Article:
We will need more than just a fresh approach to generate the funds required to finance the testing of potential cancer cures for our children. In our May 2019 blog we introduced the Millennial Organization to do just that. It revolutionizes the criteria for valuing organizations. The blog provides detailed evidence to support that the time has come for the Millennial Corporation – the organization whose stock value reflects not only sustainable profit growth but also its contributions to improving the human condition. Some reasons we cited to justify this approach include:
- Investors want it: Individuals everywhere are concerned about our country, the world, its people and the environment. The horrors of pediatric cancer are at the top of the list of concerns for many Americans. “For these and other reasons, more people are investing their money to get back more than just a monetary return on their investment. Many are investing to make a positive impact in our country and around the world as well as to feel that societal concerns should be made an important part of their investment focus.” (1)
- Investment companies want it: “Our global goal is to develop a comprehensive, industry-leading platform of research, advice, and products that is dedicated to sustainable investing and philanthropy.” (2)
- It’s already happening: “Over the last two years, SRI (Socially Responsible Investing) has grown by more than 22% to $3.74 trillion in total managed assets, suggesting that investors are investing with their heart, as well as their head. In fact, about $1 of every $9 under professional management in the U.S. can be classified as an SRI investment.” (1) Signatories of the UN-PRI (The United Nations-supported Principles for Responsible Investment) manage $59 trillion.
Children continue to suffer the effects of toxic chemotherapies because drug companies refuse to provide promising immunotherapy drugs. This is an example where investors can make a difference, by demanding that pharmaceutical companies invest in clinical trials as part of a move toward socially responsible investing. Now is the time for the investment community and pharmaceutical industry to redefine the metrics for valuing this industry. Pediatric cancer would be a good place to start.
To reinvent the clinical trial process, and to significantly increase the availability of new drugs and treatments for childhood cancer, will require participation and commitment from all cancer related sectors, including:
- Pharmaceutical and investment communities: Develop criteria for valuing a pharmaceutical company’s contribution to improving childhood cancer. This will require shared leadership from both sectors such as the Security and Exchange Commission and the Pharmaceutical Research and Manufactures of America Foundation (www.phrma.org )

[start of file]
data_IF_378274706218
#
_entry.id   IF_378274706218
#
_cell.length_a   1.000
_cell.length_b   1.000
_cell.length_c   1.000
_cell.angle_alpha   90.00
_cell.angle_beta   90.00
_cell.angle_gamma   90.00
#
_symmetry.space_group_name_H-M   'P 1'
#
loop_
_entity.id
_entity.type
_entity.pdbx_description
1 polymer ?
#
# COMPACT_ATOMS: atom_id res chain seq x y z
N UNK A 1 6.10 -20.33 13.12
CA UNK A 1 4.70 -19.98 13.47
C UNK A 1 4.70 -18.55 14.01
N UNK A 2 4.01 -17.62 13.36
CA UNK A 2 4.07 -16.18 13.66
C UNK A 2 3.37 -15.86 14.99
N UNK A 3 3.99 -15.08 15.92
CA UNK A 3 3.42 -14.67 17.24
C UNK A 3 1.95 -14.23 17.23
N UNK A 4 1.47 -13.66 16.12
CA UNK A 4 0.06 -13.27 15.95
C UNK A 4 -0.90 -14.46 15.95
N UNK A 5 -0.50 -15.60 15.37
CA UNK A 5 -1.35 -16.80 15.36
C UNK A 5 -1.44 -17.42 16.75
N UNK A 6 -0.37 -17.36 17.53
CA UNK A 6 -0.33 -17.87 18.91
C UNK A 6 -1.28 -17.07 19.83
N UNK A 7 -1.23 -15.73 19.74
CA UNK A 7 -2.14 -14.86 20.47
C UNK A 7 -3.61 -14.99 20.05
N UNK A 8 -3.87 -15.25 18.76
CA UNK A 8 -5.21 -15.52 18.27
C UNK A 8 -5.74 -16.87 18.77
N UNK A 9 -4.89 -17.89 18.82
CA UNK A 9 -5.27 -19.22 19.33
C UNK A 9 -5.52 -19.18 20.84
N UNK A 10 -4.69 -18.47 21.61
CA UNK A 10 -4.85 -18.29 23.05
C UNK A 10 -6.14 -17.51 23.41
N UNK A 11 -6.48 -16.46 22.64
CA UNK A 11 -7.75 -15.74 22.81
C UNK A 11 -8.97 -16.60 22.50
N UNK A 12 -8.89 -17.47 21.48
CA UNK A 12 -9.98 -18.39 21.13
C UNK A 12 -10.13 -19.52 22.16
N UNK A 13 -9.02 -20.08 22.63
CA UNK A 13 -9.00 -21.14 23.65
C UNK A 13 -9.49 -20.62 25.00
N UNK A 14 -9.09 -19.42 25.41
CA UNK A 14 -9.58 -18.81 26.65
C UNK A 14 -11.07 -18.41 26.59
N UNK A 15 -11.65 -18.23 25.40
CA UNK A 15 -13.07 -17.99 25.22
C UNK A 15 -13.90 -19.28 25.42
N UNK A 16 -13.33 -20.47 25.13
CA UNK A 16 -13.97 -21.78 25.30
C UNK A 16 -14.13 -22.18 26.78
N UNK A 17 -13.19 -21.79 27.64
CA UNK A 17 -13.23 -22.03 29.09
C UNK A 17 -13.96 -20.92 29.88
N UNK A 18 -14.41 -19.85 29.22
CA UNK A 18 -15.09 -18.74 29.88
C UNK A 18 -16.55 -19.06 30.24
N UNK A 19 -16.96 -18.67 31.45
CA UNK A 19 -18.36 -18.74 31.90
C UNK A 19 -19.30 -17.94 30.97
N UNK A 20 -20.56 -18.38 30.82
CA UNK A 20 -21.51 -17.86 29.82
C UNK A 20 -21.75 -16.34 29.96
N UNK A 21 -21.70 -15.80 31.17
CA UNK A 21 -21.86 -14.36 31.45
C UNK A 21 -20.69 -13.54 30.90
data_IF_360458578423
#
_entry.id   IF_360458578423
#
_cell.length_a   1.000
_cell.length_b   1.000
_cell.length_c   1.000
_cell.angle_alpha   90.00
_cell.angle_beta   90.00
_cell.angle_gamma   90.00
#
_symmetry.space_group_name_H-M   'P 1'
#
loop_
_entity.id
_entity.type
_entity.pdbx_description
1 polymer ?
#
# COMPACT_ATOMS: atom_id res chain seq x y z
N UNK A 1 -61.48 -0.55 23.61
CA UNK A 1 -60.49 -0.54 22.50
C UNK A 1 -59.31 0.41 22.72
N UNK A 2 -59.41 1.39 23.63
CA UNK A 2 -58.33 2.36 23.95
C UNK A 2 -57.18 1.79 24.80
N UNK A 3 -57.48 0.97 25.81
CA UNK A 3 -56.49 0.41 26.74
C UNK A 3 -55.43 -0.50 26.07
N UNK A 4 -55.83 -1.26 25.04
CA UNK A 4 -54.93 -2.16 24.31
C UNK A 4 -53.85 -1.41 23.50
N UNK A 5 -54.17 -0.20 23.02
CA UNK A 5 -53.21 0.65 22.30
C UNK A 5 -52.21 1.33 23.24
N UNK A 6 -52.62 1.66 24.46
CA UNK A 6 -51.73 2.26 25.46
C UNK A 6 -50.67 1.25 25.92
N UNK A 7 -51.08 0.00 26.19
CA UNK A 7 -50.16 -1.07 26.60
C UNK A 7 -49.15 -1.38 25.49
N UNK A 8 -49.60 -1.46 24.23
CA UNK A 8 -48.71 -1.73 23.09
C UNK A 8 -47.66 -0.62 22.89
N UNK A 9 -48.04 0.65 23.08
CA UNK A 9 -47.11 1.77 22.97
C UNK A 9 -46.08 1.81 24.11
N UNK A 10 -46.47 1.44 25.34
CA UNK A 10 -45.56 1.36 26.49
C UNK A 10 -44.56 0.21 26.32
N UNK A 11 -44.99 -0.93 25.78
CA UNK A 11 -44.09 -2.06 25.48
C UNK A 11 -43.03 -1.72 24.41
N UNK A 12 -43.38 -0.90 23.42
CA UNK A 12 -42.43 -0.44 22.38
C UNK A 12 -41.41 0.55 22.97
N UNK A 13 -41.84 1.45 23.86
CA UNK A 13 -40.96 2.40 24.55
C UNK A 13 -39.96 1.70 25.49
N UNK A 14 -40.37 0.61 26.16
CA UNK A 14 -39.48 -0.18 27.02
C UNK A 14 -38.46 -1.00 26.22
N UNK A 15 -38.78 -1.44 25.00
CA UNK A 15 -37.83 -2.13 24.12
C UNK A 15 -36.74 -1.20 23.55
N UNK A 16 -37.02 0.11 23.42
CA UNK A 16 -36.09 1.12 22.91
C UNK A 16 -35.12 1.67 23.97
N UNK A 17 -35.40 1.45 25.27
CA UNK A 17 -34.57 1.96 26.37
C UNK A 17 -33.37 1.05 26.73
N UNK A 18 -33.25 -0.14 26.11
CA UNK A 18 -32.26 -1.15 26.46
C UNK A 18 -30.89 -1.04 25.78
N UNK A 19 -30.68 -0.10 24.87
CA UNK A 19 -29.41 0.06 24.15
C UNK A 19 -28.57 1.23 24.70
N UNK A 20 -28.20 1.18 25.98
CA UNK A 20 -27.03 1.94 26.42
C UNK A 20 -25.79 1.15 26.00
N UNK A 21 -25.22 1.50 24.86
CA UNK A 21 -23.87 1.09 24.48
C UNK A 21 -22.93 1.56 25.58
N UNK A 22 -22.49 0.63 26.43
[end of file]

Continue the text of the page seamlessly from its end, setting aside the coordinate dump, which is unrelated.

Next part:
- Childhood Cancer Nonprofits and Donors: This community funds both “care” to children/families fighting cancer and childhood cancer research. The “care” support they provide is important and effective. It should be continued. However, the funding of childhood cancer research is not. Instead they should redirect these funds to efforts that will greatly advance discovery by removing barriers to meaningful breakthrough. Fixing the childhood clinical trial process is a good place for them to start.
- Government: Government laws and policies are among barriers to an effective and sensitized clinical trial process. Legislators should assess all such rules to assure they are not “suffocating, discouraging or preventing the research they seek to regulate.”
- Tech companies: As noted above, fixing the clinical trial process will need to include artificial intelligence.
While each sector needs to take responsibility for their contribution to improving the clinical trial process, a holistic approach is still required. Fixing the childhood clinical trial process demands a coordinated effort framed by a shared mission, strategy and plan. We recommend that Dr. Ned Sharpless, NCI Director, lead this initiative.
In conclusion, our clinical trial process is broken. We need a new approach. One that is:
- Sensitized by the horrific journey, modernized by machine technology, and optimized to reward higher performance standards and collaboration.
- Built to reward pharmaceutical companies for investing in childhood cancer research.
- Holistic, with active participation and commitment from each sector.
To read our prior posts providing solutions to improving our approach pediatric cancer research, visit BridgeToACure.org.
The mission of Bridge to a Cure Foundation, a nonprofit fund, is to accelerate the pace and success of childhood cancer research by unlocking the full potential of resources already available today. Our vision is happier, healthier lives for children who face the challenges of this debilitating disease.To learn more about the foundation and add your support, visit BridgeToACure.org.
(1) Forbes, April 24,2013 – Socially Responsible Investing: What You Need To Know
(2) UBS editorial in their March 2015 newsletter.